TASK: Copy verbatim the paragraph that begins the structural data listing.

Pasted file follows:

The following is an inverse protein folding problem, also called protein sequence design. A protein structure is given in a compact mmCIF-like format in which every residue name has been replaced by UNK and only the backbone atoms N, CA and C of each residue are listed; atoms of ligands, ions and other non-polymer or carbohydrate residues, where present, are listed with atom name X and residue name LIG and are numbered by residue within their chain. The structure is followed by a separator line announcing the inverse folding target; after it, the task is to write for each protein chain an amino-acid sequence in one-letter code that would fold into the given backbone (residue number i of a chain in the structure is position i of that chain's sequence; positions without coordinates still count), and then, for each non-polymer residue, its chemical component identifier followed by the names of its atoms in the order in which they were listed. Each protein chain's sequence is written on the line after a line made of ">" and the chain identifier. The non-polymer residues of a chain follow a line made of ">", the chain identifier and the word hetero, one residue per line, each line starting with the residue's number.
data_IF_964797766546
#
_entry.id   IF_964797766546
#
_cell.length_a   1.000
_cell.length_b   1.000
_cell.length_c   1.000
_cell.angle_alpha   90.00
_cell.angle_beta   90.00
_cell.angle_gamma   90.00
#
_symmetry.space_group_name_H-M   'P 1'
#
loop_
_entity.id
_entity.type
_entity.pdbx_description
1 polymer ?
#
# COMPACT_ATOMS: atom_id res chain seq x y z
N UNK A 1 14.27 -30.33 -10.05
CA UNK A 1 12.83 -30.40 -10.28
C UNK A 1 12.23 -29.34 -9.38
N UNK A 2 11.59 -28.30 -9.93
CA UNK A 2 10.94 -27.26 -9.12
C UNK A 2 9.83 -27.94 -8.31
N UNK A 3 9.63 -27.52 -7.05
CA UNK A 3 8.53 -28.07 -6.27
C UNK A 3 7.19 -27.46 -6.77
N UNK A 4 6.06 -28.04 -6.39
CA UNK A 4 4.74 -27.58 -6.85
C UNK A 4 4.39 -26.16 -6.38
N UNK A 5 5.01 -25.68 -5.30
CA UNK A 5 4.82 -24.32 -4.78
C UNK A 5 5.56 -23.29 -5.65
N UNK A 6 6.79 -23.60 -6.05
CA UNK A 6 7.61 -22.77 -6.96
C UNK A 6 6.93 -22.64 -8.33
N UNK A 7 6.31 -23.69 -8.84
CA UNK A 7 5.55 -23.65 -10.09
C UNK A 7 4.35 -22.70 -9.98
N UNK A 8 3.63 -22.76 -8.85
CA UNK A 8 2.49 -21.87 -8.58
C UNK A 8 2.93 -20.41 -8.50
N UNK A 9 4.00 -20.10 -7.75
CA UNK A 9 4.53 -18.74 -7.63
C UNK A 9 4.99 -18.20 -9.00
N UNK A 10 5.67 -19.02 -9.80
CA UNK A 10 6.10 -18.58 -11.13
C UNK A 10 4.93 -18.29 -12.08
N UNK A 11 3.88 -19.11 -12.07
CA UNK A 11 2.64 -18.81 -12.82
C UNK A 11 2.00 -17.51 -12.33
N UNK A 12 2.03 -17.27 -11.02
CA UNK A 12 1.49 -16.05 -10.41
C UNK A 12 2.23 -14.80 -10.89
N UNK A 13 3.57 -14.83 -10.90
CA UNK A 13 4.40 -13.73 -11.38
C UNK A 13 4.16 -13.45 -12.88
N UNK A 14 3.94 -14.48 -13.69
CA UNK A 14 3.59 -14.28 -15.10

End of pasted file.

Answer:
The following is an inverse protein folding problem, also called protein sequence design. A protein structure is given in a compact mmCIF-like format in which every residue name has been replaced by UNK and only the backbone atoms N, CA and C of each residue are listed; atoms of ligands, ions and other non-polymer or carbohydrate residues, where present, are listed with atom name X and residue name LIG and are numbered by residue within their chain. The structure is followed by a separator line announcing the inverse folding target; after it, the task is to write for each protein chain an amino-acid sequence in one-letter code that would fold into the given backbone (residue number i of a chain in the structure is position i of that chain's sequence; positions without coordinates still count), and then, for each non-polymer residue, its chemical component identifier followed by the names of its atoms in the order in which they were listed. Each protein chain's sequence is written on the line after a line made of ">" and the chain identifier. The non-polymer residues of a chain follow a line made of ">", the chain identifier and the word hetero, one residue per line, each line starting with the residue's number.